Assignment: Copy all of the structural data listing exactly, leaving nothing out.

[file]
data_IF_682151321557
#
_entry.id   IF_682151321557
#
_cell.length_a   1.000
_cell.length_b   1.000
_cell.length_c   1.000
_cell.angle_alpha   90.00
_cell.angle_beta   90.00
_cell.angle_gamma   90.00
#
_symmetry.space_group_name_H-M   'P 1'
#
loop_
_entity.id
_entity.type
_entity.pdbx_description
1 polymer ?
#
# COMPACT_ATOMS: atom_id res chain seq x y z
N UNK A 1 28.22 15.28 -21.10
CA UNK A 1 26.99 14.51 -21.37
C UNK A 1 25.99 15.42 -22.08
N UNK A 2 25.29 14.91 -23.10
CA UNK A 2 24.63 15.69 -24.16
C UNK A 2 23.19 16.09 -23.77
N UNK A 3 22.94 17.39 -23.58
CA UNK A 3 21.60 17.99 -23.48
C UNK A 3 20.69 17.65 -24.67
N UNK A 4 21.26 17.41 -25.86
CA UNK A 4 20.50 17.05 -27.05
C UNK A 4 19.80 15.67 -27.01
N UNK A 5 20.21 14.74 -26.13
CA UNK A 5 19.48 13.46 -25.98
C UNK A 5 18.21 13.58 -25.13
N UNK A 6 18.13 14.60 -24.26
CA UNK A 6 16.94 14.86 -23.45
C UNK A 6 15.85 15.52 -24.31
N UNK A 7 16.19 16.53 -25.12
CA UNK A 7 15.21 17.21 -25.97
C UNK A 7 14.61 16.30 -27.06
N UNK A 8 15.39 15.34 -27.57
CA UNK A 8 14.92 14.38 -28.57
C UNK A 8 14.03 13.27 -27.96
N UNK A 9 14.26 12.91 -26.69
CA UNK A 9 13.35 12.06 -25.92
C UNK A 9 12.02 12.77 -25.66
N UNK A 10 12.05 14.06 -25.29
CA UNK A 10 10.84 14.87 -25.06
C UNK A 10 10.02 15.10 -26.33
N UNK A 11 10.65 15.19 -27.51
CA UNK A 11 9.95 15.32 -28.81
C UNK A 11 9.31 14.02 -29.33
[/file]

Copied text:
data_IF_682151321557
#
_entry.id   IF_682151321557
#
_cell.length_a   1.000
_cell.length_b   1.000
_cell.length_c   1.000
_cell.angle_alpha   90.00
_cell.angle_beta   90.00
_cell.angle_gamma   90.00
#
_symmetry.space_group_name_H-M   'P 1'
#
loop_
_entity.id
_entity.type
_entity.pdbx_description
1 polymer ?
#
# COMPACT_ATOMS: atom_id res chain seq x y z
N UNK A 1 28.22 15.28 -21.10
CA UNK A 1 26.99 14.51 -21.37
C UNK A 1 25.99 15.42 -22.08
N UNK A 2 25.29 14.91 -23.10
CA UNK A 2 24.63 15.69 -24.16
C UNK A 2 23.19 16.09 -23.77
N UNK A 3 22.94 17.39 -23.58
CA UNK A 3 21.60 17.99 -23.48
C UNK A 3 20.69 17.65 -24.67
N UNK A 4 21.26 17.41 -25.86
CA UNK A 4 20.50 17.05 -27.05
C UNK A 4 19.80 15.67 -27.01
N UNK A 5 20.21 14.74 -26.13
CA UNK A 5 19.48 13.46 -25.98
C UNK A 5 18.21 13.58 -25.13
N UNK A 6 18.13 14.60 -24.26
CA UNK A 6 16.94 14.86 -23.45
C UNK A 6 15.85 15.52 -24.31
N UNK A 7 16.19 16.53 -25.12
CA UNK A 7 15.21 17.21 -25.97
C UNK A 7 14.61 16.30 -27.06
N UNK A 8 15.39 15.34 -27.57
CA UNK A 8 14.92 14.38 -28.57
C UNK A 8 14.03 13.27 -27.96
N UNK A 9 14.26 12.91 -26.69
CA UNK A 9 13.35 12.06 -25.92
C UNK A 9 12.02 12.77 -25.66
N UNK A 10 12.05 14.06 -25.29
CA UNK A 10 10.84 14.87 -25.06
C UNK A 10 10.02 15.10 -26.33
N UNK A 11 10.65 15.19 -27.51
CA UNK A 11 9.95 15.32 -28.81
C UNK A 11 9.31 14.02 -29.33